Alan Wake Remastered is basically a touch-up of the original game, with very little changed. The original is actually still available today and runs fine on modern hardware, although due to a Microsoft exclusivity agreement from the time of the original release, was never put out on PlayStation consoles. By and large, Alan Wake Remastered doesn’t fix what isn’t broken. Character models have been updated, with Alan better resembling his live action physical counterpart, Ilkka Villi. The game runs at 4K 60FPS, although cutscenes (which have also been updated) stick to 30 frames. In general the effects look clearer and easier to distinguish what’s going on, particularly in the tornadoes of darkness which pursue Alan towards the end of the game. The DLC episodes, The Signal and The Writer are included as well. The cheeky product placement from companies like Energizer has gone, although licensed music has been retained, and some new small Easter Eggs and QR codes pertaining to future Alan Wake material have snuck their way in.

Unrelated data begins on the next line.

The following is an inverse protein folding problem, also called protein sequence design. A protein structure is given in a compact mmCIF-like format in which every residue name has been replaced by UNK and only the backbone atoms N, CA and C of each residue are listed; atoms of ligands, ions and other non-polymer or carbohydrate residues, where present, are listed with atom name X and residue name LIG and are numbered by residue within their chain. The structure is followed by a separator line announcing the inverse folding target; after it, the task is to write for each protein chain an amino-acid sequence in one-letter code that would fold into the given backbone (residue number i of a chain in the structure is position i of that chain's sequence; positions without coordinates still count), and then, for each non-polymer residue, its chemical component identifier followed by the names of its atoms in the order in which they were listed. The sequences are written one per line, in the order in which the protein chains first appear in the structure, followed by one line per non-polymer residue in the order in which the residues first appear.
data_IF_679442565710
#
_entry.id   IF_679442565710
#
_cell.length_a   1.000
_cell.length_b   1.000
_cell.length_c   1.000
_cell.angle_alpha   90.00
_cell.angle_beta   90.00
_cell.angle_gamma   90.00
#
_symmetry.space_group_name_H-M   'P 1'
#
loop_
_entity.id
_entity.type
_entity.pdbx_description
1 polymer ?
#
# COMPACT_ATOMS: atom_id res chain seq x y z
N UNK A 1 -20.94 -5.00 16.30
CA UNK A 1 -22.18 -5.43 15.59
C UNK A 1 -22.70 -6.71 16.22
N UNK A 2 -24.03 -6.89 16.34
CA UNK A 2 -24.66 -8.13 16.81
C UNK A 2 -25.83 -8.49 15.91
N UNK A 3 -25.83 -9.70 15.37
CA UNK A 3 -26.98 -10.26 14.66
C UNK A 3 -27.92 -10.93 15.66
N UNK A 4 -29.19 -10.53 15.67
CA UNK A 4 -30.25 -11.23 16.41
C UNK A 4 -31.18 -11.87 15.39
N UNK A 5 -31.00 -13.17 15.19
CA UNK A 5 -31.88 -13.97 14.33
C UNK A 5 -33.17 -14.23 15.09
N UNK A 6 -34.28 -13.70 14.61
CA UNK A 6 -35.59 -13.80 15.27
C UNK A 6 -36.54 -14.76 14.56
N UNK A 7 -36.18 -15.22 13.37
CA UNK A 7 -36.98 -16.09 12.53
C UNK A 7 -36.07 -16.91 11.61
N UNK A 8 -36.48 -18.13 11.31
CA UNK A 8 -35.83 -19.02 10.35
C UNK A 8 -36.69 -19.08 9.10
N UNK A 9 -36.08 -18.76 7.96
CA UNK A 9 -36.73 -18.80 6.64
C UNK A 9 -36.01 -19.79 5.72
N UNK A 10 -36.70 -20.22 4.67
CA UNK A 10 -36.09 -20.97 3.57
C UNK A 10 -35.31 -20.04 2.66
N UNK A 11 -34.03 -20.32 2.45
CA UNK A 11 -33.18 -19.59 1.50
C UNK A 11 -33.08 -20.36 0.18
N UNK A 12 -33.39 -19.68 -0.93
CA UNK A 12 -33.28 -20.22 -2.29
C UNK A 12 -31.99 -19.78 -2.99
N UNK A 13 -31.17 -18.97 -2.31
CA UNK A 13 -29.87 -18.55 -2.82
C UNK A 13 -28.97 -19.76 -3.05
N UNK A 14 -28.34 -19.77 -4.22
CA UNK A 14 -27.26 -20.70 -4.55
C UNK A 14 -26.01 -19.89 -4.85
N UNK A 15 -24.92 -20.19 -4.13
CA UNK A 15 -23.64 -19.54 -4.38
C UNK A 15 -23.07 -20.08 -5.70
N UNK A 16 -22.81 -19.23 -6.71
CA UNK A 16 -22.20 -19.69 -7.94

The intent from Remedy was to preserve the original experience of the game with a fresh coat of paint, and not re-invent the wheel. That means that physics bugs, like unintentional floating props, still occur and Alan Wake still suffers from the same pacing issues with enemy encounters. Alan’s stamina needed for running, and he’s asked to run a lot, is still criminally low and leads to far too many frustrating moments when trying to escape enemies.

However, it also means that everything that worked about the original release still works here. 99% of the game is based around combat, which Remedy excels at, although Alan is not a trained action star like Max Payne or Jesse Faden. The gunplay is relatively simple in Alan Wake, and repetitive, essentially arming Alan with a flashlight and a limited array of handguns, shotguns and rifles. The idea is that each of the ‘Taken’ enemies have a shield of darkness that must be burned away with the flashlight before they can be put down for good using conventional guns. Sometimes you can do both in one go with a particularly powerful light source, like a flare gun or a flashbang grenade. It’s simple but effective thanks to mechanics that always feel great to use, partially thanks to addictively rewarding effects as enemies vanish into showers of light sparks, along with spot-on sound design.